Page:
Dorel Industries (TSX:DII.B) stock plunged over 32% today on news that the company has been forced to stop paying a dividend due to U.S. tariffs and their effects on Chinese imports.
The Montreal based company hasn’t seen price levels like this since the mid 1990’s, and third quarter results are expected to be far below analyst estimates.
Investors love dividends, and as such a stock is prone to a massive downswing in the event the dividend is cut. However, Dorel Industries did not only cut its dividend, it completely eliminated it. The company used to pay a quarterly dividend of $0.15, but with an 8.78% yield, it was clear the dividend was getting dangerously high.
There are a lot more problems with Dorel than just its dividend however. While U.S. tariffs have wreaked havoc on the company, revenue has been stagnant for more than 5 years now. The company has posted annual revenue between $2.57 and $2.67 billion on an annual basis over the last 5 years, and gross profits were nearly 10% lower in 2018 than those posted half a decade ago.
If investors didn’t see this dividend slash coming, they should have. However, there are too many investors, primarily those who are just learning how to buy stocks, don’t understand that dividend are far from a guarantee.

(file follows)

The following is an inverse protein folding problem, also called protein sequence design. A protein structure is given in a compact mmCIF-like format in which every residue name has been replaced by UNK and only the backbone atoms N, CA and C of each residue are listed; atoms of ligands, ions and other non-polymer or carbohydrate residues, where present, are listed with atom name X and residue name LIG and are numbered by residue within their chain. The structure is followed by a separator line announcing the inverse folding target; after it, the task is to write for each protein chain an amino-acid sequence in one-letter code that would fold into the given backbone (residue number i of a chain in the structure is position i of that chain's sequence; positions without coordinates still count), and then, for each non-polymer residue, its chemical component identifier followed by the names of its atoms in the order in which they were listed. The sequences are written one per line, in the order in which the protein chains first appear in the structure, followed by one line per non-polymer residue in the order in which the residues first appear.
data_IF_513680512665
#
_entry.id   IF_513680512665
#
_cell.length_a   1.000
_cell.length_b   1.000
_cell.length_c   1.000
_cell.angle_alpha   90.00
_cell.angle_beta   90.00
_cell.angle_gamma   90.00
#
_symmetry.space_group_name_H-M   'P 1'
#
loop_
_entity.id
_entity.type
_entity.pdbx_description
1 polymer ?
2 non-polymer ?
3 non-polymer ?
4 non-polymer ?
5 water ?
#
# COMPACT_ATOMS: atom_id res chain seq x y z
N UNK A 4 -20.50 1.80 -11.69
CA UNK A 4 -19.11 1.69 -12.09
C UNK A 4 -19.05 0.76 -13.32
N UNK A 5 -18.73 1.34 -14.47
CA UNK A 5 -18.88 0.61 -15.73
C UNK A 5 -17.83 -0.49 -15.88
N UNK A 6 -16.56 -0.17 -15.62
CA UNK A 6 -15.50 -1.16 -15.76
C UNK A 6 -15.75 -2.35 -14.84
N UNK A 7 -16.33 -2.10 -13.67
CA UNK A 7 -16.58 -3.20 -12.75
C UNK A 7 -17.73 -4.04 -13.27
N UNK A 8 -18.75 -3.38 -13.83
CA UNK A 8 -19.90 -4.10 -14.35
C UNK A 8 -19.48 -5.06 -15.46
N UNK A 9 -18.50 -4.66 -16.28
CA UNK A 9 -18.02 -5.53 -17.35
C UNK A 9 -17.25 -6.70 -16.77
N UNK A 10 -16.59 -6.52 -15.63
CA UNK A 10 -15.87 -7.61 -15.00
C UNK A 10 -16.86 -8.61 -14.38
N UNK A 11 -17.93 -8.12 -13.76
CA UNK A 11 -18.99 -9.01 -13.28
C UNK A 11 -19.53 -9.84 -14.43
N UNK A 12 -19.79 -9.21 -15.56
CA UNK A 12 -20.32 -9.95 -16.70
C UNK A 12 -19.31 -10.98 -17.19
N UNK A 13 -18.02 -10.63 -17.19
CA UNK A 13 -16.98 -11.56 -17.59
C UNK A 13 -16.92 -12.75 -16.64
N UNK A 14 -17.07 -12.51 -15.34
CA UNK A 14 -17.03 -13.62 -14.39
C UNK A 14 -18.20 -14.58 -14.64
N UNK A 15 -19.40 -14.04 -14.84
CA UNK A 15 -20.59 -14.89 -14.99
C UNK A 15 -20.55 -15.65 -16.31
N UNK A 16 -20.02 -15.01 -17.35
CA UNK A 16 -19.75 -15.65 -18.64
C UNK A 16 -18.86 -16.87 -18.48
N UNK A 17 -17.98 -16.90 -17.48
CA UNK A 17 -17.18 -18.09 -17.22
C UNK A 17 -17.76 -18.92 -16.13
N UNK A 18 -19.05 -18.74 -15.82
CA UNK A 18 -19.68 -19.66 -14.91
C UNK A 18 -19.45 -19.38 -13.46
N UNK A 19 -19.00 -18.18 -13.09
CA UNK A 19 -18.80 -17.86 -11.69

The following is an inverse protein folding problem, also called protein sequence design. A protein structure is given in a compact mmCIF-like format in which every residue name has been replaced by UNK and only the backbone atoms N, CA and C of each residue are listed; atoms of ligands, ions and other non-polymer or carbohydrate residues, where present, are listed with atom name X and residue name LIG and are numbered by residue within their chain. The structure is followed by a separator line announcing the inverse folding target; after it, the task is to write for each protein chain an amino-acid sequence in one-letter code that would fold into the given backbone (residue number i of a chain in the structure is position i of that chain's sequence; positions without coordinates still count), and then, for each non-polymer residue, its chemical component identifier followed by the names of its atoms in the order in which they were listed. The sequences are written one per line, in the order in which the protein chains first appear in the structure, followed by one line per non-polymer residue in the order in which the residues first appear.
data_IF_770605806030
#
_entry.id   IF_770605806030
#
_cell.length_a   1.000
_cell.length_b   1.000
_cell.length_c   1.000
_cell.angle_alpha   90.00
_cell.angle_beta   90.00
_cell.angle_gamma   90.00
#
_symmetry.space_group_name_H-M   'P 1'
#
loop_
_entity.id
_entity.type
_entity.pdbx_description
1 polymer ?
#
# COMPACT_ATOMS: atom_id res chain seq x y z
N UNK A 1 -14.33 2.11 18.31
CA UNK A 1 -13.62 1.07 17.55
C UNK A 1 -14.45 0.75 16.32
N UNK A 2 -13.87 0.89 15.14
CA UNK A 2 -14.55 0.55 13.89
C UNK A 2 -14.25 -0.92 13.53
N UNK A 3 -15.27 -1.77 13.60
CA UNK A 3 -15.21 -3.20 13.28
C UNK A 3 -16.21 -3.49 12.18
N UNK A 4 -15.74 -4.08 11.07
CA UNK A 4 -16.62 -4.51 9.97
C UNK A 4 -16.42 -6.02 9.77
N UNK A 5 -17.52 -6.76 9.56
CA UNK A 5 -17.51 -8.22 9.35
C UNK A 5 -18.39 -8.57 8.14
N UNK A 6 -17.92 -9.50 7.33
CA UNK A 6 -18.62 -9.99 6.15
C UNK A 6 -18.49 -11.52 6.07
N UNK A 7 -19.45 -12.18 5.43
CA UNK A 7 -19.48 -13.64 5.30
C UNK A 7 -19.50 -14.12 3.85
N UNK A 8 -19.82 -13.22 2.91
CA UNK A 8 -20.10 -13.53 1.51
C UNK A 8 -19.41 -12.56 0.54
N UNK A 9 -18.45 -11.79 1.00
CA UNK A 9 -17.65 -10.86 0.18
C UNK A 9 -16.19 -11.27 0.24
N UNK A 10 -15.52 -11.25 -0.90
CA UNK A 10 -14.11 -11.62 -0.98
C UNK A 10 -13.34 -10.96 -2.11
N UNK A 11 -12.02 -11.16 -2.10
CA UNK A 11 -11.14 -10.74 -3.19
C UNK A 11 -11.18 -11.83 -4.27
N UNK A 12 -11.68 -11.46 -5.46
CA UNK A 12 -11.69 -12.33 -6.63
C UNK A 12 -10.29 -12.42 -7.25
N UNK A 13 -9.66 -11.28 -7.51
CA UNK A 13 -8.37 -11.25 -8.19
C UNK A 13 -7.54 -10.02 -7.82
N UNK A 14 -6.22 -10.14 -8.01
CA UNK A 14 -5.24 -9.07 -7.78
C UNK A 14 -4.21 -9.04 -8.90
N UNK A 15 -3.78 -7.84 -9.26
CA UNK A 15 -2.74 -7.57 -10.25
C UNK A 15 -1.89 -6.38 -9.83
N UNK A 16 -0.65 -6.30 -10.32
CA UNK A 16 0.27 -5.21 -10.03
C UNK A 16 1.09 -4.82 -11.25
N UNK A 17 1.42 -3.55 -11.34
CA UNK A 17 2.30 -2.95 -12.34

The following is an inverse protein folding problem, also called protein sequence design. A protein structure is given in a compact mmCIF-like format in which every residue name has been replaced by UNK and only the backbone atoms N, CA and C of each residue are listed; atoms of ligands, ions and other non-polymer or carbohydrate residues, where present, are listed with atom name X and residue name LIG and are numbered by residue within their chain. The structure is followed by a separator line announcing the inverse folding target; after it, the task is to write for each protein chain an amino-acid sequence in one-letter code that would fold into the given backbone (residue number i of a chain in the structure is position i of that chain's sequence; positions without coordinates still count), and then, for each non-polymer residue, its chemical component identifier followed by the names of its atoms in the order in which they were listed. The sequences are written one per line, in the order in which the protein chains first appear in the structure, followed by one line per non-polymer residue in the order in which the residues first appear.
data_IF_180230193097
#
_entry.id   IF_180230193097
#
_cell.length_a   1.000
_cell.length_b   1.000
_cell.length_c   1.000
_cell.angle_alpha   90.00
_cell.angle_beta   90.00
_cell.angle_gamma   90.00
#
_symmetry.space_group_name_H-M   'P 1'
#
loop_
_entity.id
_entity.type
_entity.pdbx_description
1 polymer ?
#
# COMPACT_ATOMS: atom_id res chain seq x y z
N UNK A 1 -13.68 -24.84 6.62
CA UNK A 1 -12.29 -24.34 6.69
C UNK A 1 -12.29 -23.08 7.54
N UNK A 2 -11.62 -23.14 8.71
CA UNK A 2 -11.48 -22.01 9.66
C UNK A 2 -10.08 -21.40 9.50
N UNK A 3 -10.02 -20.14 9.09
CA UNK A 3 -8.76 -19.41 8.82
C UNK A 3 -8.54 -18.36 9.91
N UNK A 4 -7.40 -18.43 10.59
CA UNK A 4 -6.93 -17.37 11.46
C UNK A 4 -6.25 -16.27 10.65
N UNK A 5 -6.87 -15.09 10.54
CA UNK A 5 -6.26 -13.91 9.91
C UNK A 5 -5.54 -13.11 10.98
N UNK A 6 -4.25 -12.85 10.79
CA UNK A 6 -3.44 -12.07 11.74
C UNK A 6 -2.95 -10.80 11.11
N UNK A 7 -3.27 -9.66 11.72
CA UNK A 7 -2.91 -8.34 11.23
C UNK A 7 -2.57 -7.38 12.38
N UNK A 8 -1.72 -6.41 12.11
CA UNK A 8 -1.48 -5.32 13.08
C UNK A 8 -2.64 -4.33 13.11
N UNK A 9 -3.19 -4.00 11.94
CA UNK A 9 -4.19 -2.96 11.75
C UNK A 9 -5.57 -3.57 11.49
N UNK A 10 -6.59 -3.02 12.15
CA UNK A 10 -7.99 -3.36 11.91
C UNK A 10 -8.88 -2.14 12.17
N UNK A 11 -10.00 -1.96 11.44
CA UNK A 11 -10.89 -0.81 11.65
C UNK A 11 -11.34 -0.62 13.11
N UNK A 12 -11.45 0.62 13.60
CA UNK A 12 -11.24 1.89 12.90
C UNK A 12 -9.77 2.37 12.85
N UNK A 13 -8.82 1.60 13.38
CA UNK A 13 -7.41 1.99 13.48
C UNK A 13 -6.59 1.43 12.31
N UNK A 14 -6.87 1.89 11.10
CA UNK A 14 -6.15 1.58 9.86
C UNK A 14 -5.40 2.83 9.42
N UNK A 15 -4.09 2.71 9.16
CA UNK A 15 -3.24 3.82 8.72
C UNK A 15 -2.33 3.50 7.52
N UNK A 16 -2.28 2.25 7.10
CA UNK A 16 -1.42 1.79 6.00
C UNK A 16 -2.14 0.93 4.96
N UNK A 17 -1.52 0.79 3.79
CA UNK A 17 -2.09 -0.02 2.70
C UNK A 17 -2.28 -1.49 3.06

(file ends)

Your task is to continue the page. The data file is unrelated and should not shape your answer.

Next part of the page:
What is the consensus on Dorel Industries now?
Lots of investors think a single day drop like this is a solid opportunity to buy the Canadian stock.
But, I would be avoiding the small cap company at all costs. Dorel is trading at extremely low valuation metrics, which is one of the main reasons why we stress not using these alone. With a price to book of 0.37, a price to sales of 0.08 and a 5 year PEG of 0.71, all signs point to a lot of growth not priced into the stock.
However, with negative profit margins, shrinking revenue and EBITDA and increasing tensions between the United States and China, this may be a stock you want to avoid for now.
What does Dorel Industries do?
Dorel Industries Inc. is a Canadian company that sells juvenile products, bicycles, and furniture. The company operates across North America, East and South Asia, Europe, Oceania, Israel, and South America. Its segments include Dorel Home segment; Dorel Juvenile segment; and Dorel Sports segment. Dorel Juvenile segment generates most of the revenue which is engaged in the design, sourcing, manufacturing, distribution and retail of children’s accessories which include infant car seats, strollers, high chairs and infant health and safety aids. The vast majority of the company’s revenue is generated in North America. Dorel’s major brands include Safety 1st, Maxi-Cosi, and Tiny Love.